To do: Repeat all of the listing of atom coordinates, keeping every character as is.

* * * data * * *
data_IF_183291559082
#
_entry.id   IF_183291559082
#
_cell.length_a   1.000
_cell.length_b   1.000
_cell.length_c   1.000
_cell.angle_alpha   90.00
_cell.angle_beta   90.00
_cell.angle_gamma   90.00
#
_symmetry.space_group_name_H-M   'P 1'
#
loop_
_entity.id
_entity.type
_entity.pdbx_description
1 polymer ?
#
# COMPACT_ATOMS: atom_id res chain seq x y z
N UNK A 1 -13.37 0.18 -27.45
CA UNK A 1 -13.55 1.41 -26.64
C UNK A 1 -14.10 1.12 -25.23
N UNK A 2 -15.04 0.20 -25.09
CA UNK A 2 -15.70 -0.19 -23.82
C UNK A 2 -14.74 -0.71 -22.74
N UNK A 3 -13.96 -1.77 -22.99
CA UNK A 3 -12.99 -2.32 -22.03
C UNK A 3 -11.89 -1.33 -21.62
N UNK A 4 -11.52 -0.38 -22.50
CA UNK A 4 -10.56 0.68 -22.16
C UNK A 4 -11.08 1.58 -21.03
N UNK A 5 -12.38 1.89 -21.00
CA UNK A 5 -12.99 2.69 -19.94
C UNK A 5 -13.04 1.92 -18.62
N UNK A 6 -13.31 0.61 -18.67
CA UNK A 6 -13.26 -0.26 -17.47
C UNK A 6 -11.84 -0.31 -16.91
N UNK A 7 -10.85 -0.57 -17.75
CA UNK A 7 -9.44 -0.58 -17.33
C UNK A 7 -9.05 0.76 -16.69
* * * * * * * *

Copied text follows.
data_IF_183291559082
#
_entry.id   IF_183291559082
#
_cell.length_a   1.000
_cell.length_b   1.000
_cell.length_c   1.000
_cell.angle_alpha   90.00
_cell.angle_beta   90.00
_cell.angle_gamma   90.00
#
_symmetry.space_group_name_H-M   'P 1'
#
loop_
_entity.id
_entity.type
_entity.pdbx_description
1 polymer ?
#
# COMPACT_ATOMS: atom_id res chain seq x y z
N UNK A 1 -13.37 0.18 -27.45
CA UNK A 1 -13.55 1.41 -26.64
C UNK A 1 -14.10 1.12 -25.23
N UNK A 2 -15.04 0.20 -25.09
CA UNK A 2 -15.70 -0.19 -23.82
C UNK A 2 -14.74 -0.71 -22.74
N UNK A 3 -13.96 -1.77 -22.99
CA UNK A 3 -12.99 -2.32 -22.03
C UNK A 3 -11.89 -1.33 -21.62
N UNK A 4 -11.52 -0.38 -22.50
CA UNK A 4 -10.56 0.68 -22.16
C UNK A 4 -11.08 1.58 -21.03
N UNK A 5 -12.38 1.89 -21.00
CA UNK A 5 -12.99 2.69 -19.94
C UNK A 5 -13.04 1.92 -18.62
N UNK A 6 -13.31 0.61 -18.67
CA UNK A 6 -13.26 -0.26 -17.47
C UNK A 6 -11.84 -0.31 -16.91
N UNK A 7 -10.85 -0.57 -17.75
CA UNK A 7 -9.44 -0.58 -17.33
C UNK A 7 -9.05 0.76 -16.69